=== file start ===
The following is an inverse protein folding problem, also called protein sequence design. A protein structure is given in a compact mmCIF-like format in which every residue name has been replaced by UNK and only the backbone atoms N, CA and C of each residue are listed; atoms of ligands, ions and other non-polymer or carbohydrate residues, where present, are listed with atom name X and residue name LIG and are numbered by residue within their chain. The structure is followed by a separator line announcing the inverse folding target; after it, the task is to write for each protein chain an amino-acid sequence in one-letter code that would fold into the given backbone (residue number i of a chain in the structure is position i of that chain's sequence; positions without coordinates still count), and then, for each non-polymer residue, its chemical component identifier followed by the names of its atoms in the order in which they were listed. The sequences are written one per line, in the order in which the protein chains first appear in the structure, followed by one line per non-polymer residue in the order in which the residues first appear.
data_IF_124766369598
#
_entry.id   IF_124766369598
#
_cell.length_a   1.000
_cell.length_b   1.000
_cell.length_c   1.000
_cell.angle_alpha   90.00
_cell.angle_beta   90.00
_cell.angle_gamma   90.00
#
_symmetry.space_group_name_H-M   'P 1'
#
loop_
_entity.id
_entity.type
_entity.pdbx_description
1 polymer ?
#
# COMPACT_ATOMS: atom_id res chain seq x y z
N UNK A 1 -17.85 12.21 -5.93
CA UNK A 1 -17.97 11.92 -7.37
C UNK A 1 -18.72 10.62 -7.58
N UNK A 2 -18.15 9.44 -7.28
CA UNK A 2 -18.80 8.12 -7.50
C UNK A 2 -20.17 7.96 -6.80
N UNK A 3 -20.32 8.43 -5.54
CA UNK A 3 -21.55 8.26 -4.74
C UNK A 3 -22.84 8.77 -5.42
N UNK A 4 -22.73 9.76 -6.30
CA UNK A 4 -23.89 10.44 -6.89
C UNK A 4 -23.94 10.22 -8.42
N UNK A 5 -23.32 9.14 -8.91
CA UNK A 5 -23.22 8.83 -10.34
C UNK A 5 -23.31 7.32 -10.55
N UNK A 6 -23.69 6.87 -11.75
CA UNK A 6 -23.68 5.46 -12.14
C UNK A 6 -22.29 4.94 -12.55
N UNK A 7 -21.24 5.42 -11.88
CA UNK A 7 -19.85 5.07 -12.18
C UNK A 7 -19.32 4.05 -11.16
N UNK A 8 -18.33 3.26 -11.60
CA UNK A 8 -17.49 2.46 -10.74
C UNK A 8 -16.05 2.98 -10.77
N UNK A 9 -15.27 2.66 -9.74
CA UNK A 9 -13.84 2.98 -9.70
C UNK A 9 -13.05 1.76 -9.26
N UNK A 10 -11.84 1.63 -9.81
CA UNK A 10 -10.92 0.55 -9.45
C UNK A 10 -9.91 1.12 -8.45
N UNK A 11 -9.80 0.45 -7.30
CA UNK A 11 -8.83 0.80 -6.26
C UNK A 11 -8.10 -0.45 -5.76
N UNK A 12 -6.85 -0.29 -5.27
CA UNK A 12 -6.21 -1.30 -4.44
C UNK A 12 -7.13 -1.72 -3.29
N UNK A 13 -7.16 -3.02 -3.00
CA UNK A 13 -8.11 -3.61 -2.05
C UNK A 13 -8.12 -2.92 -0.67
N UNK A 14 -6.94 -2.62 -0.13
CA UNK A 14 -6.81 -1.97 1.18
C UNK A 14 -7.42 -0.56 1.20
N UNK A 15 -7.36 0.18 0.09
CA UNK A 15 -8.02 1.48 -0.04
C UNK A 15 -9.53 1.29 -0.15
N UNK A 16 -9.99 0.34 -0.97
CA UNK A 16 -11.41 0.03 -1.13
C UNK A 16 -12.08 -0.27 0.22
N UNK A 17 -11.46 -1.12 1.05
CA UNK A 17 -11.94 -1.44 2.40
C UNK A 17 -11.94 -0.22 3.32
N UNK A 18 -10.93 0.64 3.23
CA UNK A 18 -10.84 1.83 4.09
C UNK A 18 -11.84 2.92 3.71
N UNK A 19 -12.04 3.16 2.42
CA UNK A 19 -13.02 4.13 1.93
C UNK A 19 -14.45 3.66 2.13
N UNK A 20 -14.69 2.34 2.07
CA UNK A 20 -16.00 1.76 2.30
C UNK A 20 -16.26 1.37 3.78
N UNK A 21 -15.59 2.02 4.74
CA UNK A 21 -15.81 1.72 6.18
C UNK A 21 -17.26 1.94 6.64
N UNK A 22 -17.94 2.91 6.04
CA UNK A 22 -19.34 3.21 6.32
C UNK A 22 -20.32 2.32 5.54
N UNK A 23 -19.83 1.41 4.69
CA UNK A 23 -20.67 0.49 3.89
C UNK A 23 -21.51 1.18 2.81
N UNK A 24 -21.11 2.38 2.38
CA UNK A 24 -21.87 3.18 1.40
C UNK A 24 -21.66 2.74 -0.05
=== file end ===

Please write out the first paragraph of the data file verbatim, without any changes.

The following is an inverse protein folding problem, also called protein sequence design. A protein structure is given in a compact mmCIF-like format in which every residue name has been replaced by UNK and only the backbone atoms N, CA and C of each residue are listed; atoms of ligands, ions and other non-polymer or carbohydrate residues, where present, are listed with atom name X and residue name LIG and are numbered by residue within their chain. The structure is followed by a separator line announcing the inverse folding target; after it, the task is to write for each protein chain an amino-acid sequence in one-letter code that would fold into the given backbone (residue number i of a chain in the structure is position i of that chain's sequence; positions without coordinates still count), and then, for each non-polymer residue, its chemical component identifier followed by the names of its atoms in the order in which they were listed. The sequences are written one per line, in the order in which the protein chains first appear in the structure, followed by one line per non-polymer residue in the order in which the residues first appear.